SICKLE CELL ANEMIA: DENTAL CONSIDERATIONS AND MANAGEMENT – A CASE REPORT
Dr. Arun Mamachan Xavier
Reader Dept. of Pediatric Dentistry Amrita School of Dentistry Amrita Vishwa Vidyapeetham University Cochin, Kerala, India.
The phenomenon of erythrocyte sickling observed in sickle cell anaemia is responsible for ischaemia and tissue infarction compromising several organs and systems including the mouth and face. It is a genetically derived disorder characterized by the presence of an abnormal hemoglobin molecule, designated as hemoglobin S (HbS). This report presents the case of a 4-year-old male diagnosed with sickle cell disease with a history of recurrent splenic sequestration and recent splenectomy.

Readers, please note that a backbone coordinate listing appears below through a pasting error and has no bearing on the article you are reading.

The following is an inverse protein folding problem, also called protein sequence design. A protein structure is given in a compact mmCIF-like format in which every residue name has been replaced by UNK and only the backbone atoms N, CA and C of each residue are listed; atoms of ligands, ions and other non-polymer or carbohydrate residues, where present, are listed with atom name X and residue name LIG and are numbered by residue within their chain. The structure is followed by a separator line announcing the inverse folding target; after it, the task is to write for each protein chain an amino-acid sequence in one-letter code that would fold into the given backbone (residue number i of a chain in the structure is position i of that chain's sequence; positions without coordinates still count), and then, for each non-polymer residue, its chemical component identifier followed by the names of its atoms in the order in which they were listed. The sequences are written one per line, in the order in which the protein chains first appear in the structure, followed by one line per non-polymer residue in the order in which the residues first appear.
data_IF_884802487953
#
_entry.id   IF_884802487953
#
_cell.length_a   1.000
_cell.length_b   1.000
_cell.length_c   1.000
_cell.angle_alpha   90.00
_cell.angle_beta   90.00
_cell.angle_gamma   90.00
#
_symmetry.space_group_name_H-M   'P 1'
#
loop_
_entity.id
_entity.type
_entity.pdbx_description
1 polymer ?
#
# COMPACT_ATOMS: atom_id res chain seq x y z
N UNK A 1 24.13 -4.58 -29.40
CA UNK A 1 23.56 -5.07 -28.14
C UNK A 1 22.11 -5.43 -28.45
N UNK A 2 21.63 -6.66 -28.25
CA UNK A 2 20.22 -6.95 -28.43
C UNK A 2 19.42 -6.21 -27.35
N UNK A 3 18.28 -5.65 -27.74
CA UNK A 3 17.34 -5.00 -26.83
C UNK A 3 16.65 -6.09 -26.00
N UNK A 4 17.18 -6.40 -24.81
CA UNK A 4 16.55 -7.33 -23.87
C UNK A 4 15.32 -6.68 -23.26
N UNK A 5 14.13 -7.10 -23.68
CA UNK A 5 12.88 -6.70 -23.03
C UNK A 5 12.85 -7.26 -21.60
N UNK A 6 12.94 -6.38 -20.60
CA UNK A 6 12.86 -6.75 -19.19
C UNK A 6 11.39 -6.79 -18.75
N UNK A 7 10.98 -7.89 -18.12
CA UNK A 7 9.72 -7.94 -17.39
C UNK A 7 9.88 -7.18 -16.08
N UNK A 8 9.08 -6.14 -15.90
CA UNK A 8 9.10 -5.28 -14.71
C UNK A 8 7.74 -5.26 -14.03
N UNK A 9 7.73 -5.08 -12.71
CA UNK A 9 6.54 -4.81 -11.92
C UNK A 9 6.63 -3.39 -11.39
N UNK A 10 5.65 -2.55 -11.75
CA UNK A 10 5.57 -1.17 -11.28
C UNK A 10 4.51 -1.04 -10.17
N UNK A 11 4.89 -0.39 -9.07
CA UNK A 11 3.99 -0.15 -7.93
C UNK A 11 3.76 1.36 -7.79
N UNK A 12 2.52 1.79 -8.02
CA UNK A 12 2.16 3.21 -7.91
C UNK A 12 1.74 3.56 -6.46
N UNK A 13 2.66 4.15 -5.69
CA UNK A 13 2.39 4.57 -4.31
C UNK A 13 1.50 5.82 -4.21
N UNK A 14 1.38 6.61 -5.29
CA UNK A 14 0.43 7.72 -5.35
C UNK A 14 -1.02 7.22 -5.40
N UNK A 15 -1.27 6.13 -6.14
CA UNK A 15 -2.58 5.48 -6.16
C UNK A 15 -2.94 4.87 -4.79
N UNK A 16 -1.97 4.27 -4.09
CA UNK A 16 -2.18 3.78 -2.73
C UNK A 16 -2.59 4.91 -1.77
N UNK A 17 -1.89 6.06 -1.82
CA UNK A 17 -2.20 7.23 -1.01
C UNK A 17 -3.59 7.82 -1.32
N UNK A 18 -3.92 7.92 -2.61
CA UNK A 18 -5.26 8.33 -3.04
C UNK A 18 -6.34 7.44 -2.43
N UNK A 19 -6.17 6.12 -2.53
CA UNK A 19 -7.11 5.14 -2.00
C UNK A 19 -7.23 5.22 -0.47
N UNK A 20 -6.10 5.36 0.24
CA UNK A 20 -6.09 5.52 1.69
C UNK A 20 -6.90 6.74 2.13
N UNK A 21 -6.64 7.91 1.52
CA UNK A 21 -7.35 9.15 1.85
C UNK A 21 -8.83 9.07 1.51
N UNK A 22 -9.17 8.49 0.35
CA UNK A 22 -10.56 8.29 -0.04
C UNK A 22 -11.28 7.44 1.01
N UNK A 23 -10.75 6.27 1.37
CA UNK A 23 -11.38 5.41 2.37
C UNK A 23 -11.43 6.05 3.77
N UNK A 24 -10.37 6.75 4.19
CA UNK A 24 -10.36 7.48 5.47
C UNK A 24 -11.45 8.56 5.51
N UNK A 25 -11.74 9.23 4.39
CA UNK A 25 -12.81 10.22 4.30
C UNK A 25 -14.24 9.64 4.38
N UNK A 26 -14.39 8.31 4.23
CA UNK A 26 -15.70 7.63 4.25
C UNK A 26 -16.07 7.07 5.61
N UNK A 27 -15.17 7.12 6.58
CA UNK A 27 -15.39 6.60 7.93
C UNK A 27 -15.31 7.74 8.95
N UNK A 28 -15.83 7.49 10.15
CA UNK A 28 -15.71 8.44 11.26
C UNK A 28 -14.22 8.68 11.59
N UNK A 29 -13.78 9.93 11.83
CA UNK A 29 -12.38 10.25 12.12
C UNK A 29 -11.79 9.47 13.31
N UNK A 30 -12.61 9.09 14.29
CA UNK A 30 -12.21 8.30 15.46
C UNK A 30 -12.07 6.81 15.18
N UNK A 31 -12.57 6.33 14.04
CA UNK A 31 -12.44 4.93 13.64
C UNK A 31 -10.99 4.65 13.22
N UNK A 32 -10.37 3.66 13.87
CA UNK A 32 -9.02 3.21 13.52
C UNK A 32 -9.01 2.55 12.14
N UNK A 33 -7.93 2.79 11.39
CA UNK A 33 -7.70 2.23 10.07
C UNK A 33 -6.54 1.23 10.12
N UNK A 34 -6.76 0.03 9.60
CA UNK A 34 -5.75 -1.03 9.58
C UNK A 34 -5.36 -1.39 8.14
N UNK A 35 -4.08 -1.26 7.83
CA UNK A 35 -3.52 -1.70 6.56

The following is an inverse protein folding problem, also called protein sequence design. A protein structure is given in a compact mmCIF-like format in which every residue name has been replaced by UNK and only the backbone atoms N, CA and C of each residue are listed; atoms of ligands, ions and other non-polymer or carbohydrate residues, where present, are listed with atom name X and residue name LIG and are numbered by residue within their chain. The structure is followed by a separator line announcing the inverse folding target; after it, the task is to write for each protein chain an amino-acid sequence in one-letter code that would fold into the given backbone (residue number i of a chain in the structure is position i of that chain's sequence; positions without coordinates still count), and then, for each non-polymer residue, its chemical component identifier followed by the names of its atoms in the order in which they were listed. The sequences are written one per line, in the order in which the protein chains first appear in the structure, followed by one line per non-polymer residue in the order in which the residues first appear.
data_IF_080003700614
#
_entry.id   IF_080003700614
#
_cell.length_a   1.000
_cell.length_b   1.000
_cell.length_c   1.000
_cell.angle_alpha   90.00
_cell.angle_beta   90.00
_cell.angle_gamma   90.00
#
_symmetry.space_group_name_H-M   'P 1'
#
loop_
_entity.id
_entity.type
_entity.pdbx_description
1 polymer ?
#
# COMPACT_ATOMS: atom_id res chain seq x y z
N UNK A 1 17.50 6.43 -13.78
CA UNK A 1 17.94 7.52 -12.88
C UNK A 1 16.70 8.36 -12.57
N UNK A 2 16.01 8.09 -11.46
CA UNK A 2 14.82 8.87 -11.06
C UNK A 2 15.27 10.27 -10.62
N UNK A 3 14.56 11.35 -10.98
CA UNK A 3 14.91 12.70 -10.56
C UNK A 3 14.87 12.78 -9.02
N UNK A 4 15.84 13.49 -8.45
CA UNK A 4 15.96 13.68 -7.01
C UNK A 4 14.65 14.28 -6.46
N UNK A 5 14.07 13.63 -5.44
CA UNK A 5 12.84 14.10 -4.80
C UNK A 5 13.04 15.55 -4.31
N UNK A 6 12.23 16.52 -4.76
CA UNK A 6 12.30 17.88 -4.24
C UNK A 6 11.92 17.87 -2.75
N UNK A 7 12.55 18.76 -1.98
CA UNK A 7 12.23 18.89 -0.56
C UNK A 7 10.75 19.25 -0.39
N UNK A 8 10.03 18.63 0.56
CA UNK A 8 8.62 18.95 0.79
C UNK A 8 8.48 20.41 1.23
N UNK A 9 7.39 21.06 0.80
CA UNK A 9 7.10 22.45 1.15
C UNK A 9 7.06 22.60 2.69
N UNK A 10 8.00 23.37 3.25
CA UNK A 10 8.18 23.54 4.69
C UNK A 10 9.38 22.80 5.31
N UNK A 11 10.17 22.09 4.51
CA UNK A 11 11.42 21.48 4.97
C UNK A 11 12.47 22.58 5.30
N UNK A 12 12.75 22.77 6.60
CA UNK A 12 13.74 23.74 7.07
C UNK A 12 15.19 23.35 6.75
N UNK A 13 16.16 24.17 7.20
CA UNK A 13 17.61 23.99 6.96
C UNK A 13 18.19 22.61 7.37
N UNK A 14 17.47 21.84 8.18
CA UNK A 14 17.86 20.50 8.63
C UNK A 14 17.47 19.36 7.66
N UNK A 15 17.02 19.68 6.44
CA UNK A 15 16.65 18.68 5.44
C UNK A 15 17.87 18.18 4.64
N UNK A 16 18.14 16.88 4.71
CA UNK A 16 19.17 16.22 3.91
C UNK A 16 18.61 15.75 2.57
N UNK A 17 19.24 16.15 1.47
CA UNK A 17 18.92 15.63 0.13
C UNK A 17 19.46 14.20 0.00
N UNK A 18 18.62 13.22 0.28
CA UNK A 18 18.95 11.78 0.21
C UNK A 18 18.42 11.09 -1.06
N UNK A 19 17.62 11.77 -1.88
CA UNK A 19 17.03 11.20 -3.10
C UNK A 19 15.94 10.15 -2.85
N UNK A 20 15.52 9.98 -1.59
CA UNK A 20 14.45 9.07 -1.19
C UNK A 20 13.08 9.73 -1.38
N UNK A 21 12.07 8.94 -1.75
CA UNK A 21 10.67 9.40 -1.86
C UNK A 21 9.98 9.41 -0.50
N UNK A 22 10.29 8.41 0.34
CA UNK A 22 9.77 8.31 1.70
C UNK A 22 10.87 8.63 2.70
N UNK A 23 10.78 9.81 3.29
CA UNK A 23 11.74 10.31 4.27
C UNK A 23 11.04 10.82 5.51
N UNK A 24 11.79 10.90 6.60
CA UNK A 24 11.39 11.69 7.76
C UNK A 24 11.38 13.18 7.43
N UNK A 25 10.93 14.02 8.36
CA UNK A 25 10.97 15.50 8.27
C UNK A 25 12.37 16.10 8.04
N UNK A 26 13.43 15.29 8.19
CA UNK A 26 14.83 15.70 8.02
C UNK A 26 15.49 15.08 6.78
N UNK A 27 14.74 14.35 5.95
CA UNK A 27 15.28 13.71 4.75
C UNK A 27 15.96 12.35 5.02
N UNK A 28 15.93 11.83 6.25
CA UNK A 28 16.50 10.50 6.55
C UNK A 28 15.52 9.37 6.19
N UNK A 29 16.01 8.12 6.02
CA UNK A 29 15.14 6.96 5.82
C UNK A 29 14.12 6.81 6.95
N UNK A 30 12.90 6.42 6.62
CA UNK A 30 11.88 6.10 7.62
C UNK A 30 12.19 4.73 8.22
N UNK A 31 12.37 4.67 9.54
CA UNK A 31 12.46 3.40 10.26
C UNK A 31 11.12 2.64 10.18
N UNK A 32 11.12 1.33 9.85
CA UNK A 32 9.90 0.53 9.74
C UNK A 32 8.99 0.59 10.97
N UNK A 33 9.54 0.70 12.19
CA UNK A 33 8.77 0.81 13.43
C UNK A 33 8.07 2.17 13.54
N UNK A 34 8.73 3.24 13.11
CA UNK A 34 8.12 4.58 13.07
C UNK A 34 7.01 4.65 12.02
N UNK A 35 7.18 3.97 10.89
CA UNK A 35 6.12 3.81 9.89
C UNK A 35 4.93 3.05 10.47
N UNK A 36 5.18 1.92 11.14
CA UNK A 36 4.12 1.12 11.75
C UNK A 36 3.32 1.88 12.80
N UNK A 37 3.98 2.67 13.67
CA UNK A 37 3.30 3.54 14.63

Oral examination revealed caries lesions in all teeth except the lower anteriors, mucosal pallor, and a “smooth tongue”. An oral pantamograph revealed bone rarefaction and trabecular bone coarsening. Medical investigations that followed gave the final impression of sickle cell anemia. Complete oral rehabilitation was completed after a series of challenges and precautions that will be discussed.
Dental surgeons and physicians should be aware of the general and oral abnormalities that can be present in individuals with sickle cell anaemia to allow for preventive measures and implementation of effective treatment options.